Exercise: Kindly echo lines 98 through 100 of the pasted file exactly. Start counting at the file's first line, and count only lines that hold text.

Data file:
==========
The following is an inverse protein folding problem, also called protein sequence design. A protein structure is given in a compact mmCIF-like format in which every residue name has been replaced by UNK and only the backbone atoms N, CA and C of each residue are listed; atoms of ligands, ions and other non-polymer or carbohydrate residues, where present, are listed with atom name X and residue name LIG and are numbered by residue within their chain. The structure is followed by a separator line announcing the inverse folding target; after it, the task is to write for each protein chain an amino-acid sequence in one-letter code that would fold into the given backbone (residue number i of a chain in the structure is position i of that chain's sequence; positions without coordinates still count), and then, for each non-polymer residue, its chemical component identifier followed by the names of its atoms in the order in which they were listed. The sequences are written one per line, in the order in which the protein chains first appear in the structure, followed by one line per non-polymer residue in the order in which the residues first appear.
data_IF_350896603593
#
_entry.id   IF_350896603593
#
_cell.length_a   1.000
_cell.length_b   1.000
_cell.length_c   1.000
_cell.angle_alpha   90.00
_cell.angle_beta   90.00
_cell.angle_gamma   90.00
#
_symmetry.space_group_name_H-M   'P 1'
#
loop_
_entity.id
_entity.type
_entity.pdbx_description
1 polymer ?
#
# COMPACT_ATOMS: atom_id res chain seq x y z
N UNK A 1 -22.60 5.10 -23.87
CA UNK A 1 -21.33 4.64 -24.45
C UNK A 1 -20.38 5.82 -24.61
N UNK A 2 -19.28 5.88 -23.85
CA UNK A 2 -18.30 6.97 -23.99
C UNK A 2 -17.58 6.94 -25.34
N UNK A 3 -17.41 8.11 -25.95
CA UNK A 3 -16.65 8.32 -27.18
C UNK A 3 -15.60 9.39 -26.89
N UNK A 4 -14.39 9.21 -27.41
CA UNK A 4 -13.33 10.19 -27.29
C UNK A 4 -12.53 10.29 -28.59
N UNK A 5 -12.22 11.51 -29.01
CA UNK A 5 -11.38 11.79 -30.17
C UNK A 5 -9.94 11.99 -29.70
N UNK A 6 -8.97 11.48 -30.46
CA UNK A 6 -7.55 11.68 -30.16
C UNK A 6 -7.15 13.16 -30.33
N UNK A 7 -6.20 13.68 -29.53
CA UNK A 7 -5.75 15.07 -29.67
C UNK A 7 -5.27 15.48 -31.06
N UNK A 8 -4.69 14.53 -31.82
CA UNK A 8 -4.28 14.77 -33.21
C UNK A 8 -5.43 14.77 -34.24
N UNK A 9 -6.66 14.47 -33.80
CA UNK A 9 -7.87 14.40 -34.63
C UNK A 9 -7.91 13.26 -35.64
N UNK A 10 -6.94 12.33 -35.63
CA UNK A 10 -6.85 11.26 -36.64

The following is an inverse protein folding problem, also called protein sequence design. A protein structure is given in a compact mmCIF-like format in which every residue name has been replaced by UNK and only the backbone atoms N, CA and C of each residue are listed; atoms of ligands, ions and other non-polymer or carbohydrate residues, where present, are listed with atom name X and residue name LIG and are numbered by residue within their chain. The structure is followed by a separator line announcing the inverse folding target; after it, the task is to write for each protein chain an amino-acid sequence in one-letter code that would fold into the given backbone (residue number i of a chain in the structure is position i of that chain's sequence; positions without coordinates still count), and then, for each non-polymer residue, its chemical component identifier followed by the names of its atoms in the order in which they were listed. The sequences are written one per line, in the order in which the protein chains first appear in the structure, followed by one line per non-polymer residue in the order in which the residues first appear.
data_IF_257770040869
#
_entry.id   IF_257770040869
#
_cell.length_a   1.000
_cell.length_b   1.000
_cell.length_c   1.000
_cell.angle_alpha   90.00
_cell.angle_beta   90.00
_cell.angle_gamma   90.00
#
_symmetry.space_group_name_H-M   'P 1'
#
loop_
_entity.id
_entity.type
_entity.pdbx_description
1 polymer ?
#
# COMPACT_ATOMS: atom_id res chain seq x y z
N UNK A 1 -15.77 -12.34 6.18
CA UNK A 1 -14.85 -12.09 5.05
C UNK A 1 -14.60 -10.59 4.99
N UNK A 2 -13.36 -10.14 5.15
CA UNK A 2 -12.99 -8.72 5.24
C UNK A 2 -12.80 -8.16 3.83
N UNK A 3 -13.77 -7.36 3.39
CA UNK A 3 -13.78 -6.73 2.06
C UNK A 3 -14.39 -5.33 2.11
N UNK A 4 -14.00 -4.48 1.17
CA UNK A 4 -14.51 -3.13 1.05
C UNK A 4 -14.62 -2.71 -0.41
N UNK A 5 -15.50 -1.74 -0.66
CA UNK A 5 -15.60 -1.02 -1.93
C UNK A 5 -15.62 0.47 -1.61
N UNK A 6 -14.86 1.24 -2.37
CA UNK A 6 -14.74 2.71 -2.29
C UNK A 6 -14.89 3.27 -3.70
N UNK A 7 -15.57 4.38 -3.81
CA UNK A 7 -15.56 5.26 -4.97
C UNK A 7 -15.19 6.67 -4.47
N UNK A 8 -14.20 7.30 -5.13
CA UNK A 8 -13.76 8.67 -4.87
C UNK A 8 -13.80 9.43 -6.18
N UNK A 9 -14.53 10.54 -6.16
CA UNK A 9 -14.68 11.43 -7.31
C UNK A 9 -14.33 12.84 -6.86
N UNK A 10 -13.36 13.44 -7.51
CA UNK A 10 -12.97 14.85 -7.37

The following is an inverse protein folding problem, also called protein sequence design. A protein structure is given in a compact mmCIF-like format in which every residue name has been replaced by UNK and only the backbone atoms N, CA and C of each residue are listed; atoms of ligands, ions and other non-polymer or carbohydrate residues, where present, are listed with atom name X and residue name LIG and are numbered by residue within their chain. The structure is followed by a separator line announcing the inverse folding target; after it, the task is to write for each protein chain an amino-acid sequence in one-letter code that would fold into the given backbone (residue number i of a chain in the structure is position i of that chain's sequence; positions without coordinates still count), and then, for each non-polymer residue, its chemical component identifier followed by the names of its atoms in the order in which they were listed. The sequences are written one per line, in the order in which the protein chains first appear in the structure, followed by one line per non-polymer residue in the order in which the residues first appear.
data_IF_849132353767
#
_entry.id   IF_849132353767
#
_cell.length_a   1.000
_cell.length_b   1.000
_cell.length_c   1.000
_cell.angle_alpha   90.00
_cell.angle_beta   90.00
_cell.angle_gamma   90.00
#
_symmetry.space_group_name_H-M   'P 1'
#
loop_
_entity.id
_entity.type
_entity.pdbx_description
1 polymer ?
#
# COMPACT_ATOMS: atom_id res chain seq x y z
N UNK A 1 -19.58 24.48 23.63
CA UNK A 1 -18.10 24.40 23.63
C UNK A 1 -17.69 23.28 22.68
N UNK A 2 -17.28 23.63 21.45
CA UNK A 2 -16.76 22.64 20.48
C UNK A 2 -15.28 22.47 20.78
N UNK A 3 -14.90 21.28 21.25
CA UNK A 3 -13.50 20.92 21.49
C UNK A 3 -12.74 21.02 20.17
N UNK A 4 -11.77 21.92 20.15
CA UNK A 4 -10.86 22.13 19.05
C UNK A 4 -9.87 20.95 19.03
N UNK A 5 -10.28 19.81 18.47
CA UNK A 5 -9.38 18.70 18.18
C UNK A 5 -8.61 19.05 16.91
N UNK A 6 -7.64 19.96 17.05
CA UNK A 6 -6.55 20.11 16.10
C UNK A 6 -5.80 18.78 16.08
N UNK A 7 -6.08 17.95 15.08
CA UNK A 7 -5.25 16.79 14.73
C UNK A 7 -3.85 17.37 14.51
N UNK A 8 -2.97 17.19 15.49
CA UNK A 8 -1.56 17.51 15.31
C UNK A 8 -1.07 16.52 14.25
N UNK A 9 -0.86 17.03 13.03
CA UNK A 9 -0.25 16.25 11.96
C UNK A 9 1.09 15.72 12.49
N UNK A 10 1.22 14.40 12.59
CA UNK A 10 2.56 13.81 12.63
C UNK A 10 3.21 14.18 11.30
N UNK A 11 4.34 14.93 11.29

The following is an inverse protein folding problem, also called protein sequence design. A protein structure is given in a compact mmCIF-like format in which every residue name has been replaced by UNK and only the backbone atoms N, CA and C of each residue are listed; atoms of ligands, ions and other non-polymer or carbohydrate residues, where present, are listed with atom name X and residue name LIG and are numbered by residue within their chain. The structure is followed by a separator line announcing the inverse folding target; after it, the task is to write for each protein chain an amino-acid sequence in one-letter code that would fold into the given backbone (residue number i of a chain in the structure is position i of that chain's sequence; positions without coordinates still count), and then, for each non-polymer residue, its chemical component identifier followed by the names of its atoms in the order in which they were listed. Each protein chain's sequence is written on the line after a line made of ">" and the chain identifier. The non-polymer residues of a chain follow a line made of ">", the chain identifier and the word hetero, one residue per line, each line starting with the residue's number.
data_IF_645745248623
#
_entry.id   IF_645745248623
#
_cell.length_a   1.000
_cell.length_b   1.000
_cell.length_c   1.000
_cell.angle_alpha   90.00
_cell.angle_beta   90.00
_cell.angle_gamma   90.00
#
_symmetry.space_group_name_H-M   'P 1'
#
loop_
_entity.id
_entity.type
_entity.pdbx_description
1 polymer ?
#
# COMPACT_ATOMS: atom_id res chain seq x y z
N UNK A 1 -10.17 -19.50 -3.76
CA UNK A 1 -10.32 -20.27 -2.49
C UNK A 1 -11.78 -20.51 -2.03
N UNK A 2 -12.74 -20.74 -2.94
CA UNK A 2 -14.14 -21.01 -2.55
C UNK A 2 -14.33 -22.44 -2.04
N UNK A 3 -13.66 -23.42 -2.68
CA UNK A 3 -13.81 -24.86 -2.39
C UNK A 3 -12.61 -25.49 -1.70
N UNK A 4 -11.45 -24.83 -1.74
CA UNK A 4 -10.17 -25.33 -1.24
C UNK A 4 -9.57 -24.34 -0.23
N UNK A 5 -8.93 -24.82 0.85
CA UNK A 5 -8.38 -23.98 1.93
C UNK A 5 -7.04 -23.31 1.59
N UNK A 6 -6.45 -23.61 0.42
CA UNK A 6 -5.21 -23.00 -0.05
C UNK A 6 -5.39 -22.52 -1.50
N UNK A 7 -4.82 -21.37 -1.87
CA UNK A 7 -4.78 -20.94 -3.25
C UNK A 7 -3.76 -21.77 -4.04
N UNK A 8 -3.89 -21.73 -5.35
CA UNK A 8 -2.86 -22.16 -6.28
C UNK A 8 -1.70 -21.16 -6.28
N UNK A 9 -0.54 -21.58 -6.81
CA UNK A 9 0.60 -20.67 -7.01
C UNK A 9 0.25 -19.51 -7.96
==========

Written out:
C UNK A 9 -14.33 12.84 -6.86
N UNK A 10 -13.36 13.44 -7.51
CA UNK A 10 -12.97 14.85 -7.37